New Rochelle and New York: 1918. Collection of 44 handwritten letters by "Sallie" Sarah Frances Lotta to her boyfriend, later fiance and then husband, "Jim" James S. Crossland. All in transmittal envelopes, and accompanied by a letter of congratulations on their marriage from his brother. More than a simple narrative of courtship, Sallie's letters reveal how an increasingly modern world has opened up new options for women in their careers and their relationships. Sallie's intimate conversations with Jim show how the rising generation is more transparent with their significant others, the extent to which they are more sexually liberated than their parents, and the fact that women were becoming more independent and therefore more assertive about their concerns or needs.
From the opening letter, the complexity of Sallie's feelings are clear. She works in the city at the Banker's Trust Company and maintains an active social life in her free time; and there is concern about how a long-distance relationship with Philadelphia-based Jim will affect that. In February, after all, she admits that "I had made up my mind never to marry." When she misses being accompanied by him to a party on January 16, she feels a wave of loneliness but writes "trying to fight against it all I can, if we work hard the time will come when we won't have to be so far apart." For both of them, the separation is a struggle. Learning each other's minds is difficult, she admits, " since it is hard to express one's feelings on paper," and later that month she urges him to visit her if he is at ill ease. "Don't think for one minute that I don't trust you because I do with my whole heart," she tells him. Engaged by the end of the month, she acknowledges a shift, wherein she wants to go out with the girls from work to dance or visit musical clubs, but doesn't know if she needs to ask permission now. And while in February Sallie apologizes for the intensity of their physical contact, she acknowledges it's a struggle for them both: "I know I shouldn't love you the way I do, it isn't fair to get you so excited but I just can't let go. I know if you were here all the time I would have to marry you secretly." After much discussion and resistance, they give in to their desires, becoming more intimate. Married through their private consummation, she begins calling him her husband and herself his wife, declaring "I'm beginning to get naughty with my expressions but we understand each other now dear & we are married now just between ourselves with nobody else in on this...I need you dear very much and long to see you so & feel your body so close to mine."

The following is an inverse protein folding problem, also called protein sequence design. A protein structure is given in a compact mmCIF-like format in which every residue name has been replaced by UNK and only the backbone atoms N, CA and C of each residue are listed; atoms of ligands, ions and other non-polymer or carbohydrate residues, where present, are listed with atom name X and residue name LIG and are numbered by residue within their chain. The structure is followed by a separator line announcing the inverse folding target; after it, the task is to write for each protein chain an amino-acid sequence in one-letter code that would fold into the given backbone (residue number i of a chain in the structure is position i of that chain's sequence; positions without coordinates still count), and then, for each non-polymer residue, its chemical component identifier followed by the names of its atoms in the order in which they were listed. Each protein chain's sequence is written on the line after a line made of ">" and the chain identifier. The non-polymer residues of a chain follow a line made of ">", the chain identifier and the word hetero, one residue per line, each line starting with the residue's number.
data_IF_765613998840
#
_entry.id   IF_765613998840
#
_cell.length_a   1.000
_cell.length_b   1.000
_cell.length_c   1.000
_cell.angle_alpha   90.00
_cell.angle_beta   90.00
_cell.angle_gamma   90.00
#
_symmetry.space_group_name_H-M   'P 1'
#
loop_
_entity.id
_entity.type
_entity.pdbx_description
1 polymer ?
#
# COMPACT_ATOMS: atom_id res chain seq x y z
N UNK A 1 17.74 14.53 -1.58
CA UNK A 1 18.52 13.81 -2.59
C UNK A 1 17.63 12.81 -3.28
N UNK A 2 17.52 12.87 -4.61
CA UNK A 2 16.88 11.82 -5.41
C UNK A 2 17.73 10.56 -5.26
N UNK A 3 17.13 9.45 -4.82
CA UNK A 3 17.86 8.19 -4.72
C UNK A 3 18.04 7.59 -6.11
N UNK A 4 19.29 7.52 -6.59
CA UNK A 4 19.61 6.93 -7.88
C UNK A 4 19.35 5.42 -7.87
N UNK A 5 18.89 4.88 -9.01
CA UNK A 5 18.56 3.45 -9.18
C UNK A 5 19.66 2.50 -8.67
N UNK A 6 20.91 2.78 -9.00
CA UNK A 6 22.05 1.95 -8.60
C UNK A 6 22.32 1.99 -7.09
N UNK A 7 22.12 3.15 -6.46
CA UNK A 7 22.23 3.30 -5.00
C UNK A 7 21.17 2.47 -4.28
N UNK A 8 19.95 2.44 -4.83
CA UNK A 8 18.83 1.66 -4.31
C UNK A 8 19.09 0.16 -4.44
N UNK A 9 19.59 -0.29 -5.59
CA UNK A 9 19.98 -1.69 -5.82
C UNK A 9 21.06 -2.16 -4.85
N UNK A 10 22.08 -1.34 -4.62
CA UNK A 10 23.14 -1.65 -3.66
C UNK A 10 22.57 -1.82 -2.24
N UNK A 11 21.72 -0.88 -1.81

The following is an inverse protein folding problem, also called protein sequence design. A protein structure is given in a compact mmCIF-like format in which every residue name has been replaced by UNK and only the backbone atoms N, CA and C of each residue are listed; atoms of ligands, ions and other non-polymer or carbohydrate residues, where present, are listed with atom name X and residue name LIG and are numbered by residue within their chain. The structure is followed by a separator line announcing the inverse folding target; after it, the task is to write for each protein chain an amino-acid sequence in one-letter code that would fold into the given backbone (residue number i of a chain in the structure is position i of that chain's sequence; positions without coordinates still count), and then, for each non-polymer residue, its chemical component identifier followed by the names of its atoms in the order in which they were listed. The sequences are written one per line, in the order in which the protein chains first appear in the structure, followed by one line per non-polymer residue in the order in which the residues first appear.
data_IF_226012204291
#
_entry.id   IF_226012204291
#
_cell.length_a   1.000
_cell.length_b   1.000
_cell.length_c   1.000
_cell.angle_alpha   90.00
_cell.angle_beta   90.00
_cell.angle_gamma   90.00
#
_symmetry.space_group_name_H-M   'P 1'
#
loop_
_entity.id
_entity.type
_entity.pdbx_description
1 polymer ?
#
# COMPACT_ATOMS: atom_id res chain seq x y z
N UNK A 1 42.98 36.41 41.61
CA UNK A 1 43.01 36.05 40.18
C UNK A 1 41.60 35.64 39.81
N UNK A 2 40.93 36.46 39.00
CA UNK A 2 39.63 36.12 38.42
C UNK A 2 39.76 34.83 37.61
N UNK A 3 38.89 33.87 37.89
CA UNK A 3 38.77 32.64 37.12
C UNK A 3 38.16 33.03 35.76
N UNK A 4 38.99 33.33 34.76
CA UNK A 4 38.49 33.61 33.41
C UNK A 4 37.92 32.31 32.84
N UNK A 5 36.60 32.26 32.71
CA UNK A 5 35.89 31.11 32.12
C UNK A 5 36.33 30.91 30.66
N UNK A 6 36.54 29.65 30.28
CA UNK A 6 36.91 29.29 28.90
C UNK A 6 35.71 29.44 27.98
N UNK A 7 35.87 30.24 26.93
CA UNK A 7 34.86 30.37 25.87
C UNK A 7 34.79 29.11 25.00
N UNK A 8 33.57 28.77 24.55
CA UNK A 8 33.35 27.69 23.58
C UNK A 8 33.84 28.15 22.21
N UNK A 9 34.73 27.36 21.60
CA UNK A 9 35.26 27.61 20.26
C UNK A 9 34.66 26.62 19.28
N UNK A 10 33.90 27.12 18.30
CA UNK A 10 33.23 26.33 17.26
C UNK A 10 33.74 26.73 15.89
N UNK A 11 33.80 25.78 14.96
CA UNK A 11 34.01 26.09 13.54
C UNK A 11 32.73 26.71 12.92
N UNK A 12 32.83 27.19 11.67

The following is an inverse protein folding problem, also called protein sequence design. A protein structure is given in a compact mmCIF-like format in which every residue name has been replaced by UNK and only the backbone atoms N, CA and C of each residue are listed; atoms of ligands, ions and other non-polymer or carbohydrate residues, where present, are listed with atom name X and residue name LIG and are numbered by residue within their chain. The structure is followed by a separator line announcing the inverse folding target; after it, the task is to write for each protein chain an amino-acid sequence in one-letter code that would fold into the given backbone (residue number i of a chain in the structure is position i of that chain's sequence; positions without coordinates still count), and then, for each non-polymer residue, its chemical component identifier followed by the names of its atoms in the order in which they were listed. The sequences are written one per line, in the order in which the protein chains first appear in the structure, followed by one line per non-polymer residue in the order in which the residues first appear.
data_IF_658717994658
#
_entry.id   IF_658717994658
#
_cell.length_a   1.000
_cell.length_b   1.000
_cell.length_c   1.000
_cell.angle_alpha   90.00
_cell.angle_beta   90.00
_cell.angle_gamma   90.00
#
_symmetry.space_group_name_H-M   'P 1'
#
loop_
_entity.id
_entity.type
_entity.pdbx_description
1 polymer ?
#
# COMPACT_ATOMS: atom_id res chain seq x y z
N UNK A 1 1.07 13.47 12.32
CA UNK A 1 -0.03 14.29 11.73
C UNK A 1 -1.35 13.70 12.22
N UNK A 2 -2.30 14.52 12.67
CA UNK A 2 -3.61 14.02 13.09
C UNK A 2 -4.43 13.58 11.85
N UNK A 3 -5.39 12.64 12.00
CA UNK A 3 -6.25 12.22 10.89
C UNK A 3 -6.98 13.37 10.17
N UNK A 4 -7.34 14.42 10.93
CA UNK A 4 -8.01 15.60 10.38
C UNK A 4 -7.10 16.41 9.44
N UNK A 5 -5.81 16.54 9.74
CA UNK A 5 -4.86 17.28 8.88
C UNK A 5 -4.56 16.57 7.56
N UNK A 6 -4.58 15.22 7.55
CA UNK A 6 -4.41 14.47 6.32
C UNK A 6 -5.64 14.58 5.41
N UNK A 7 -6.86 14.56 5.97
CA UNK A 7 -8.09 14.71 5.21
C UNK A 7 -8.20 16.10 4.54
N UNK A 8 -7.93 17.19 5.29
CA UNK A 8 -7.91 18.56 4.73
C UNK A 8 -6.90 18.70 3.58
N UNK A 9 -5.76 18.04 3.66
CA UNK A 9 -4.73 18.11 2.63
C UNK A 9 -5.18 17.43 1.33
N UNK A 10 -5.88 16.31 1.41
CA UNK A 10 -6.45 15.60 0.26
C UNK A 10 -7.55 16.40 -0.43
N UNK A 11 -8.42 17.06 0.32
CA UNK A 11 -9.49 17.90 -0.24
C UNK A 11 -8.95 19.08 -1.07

For all this, the world's instability and shifts leave Sallie with some concerns. A bomb scare in her building in January, instigated by "a German employee of this bank discharged right before Christmas" brings the tensions of the war directly into view. Sallie expresses concern that it adds pressure to the couple to make commitments before they should. She wonders if they "should have waited until we knew each other better" and whether she'll disappoint him (April); and at the same time that she worries about Jim being called away to war, she also worries about her sister's unplanned pregnancy, and whether a similar thing could happen to them. "I'm not doing anything with my eyes closed...let me tell you there is no safe way of controlling what God has planned...Helen told me what she and Carl do and even then there is a chance for slips because this present time was a slip even though they wanted it they hadn't planned for anything of the kind" (February).
What stands out above all is that Sallie and Jim, unlike the more constrained generations before them, are open and discuss everything. From their own physical ailments, their families' nosiness and unwanted opinions, to their self-doubts, their desires, their income inequalities the couple lay a frank foundation for their marriage. Sallie is a modern woman, aware of her independence; and she makes it clear that loving and being with Jim is as much as a choice for her as it is for him. An opportunity for wide-ranging research including women's employment, changing practices of courtship, sexuality, contraception, disease and its spread, female communities, fashion, genealogy and much else. (Item #4064)